It is summer in Virginia, and hurricane season is right on top of them. As the weather turns nasty and water pours from the skies, the murders continue. Ellie, promoted to Supervising Special Agent for this case, realizes with horror that the victims are linked by one factor: they are all involved with the Butterfly Foundation. Somehow the killer is using her beloved project to locate and target his victims, making a mockery of the sense of safety and support that the foundation was created to foster. Complicating issues is the fact that Ellie is suffering side effects from an old head injury. She is assaulted by dizziness and migraines, and strange fragments of songs and television series that dance through her mind, leading her to conclusions on the case that are almost bizarrely accurate.
As Ellie, Mac, and their team work to identify and stop the killer, it becomes evident that he is watching them and is leading them on a complex trail designed to distract and obfuscate. But what is he trying to distract them from? Their investigation will uncover a truth that is not only bigger than Ellie could have ever imagined, but it is also her worst nightmare.” – Bookwenches (an excerpt from the terrorbyte review Jan 2009)

Terrorbyte: Ellie Conway is back: wisecracking, kicking ass and using her psycho-prophetic talents to grapple with a murderer with ulterior motives, secreted behind a series of grotesque crimes.

What are your marketing strategies?
That’s actually quite a difficult question. Being eBooks (print is coming but I don’t have a date yet!), marketing is entirely internet based. I do interviews, guest blogs, seek out my target audience wherever they may be lurking and hope I can engage them enough to buy my books.
I’ve received some fabulous advice from other writers at Backspace ( ) as a result I have made available PDF versions of the first chapters of both books via my website. So you can try before you buy. I also offer free short stories involving my main characters, I wrote one for Christmas and one for New Years and no doubt will have a Valentines story ready for Feb 14th.
Some days it feels like I am everywhere on the internet. Even my main character has a MySpace page, and she is an occasional twitterer.

What other writing interests do you have?
I do occasionally write short stories. I have had a number of them published over the last few years. I used to write poetry but haven’t done that in a while.
All up, I have written ten novels, five of them are Ellie Conway books. I even have a New Zealand set spy novel sitting here waiting for me to get back to it. I’m hoping that the inclination to revise and polish that will overtake me sometime this year.
And outside interests include tie-dying, reading, music, and long walks on the beach. All right not the last one, we live near a park – so it’s more playing on the swings than long walks.

What advice do you have for new writers?

You can’t learn to write without writing. You will make mistakes. There will be moments of intense self-doubt and you will want to quit. Push on! Start again if you have to. There is no shame in tossing a manuscript in the bottom draw and starting again – it’s called learning. Put in the time, believe in yourself, listen to those you trust to tell you the truth and be honest with yourself about your shortcomings and strengths. It doesn’t matter how many books you read about writing if you’re not going to actually sit down and write you will get nowhere.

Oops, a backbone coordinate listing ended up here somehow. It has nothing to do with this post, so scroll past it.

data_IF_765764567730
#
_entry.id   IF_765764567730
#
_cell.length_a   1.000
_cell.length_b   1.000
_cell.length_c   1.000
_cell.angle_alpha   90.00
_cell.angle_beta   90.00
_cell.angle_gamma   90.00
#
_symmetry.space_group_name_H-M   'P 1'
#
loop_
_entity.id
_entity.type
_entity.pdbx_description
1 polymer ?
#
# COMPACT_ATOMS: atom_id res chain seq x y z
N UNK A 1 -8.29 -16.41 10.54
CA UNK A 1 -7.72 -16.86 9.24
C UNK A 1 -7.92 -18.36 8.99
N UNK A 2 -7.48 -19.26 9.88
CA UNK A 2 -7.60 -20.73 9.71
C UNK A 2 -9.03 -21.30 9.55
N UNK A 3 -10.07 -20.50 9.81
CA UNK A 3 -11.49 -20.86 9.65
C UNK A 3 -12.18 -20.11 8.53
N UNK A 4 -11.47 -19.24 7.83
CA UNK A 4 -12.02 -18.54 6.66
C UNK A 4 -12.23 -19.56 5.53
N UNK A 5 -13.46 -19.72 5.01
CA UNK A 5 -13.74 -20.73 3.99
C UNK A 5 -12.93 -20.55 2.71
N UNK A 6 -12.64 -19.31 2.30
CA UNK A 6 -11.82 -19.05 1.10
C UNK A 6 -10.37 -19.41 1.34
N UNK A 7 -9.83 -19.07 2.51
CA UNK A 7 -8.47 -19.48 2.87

Very few people get it right the first time.
Grow a thick skin. Seriously, it helps, and you’ll find out why soon enough.
It can’t hurt to get some writing credits under your belt either, before you start shopping your novel. If you’re writing fiction – try writing some short stories and get those placed in magazines or ezines. (Always cool to be able to put a publishing history in your query letter to an agent or publisher.)
Don’t isolate yourself! Constructive feedback is essential, so seek out writing groups, online, in life… whatever works for you.
Writing is something you shouldn’t do if you don’t love it. The publishing world is hard. The business can be heartbreaking and demoralizing then turn on a dime and throw out rainbows and fluffy bunnies.
I couldn’t imagine doing anything else.

What is your all time favourite book and why?
Just one? I don’t know that I can pick one. How about this, as a young teenager my favorite book was The Outsiders by S.E. Hinton. I had the biggest crush on Ponyboy. I must’ve read that book at least six times.
Currently my favorite book is – well, that’s pretty hard to answer actually, pick a book written by Jeffrey Deaver, anyone will do. I think so far I have loved them all – he makes me think.
I am also a big fan of Janet Evanovich’s Plum series. I’ve read them all several times each and they still make me laugh.

Where can people find out more about you and your work?
You can pop by my website, which is
There is a lot to browse through over there, including downloadable short stories and sample chapters of killerbyte and terrorbyte. Oh and if anyone fancies a wee look at some fun book trailers, I have those there too. (I will supply the blood recipe if requested)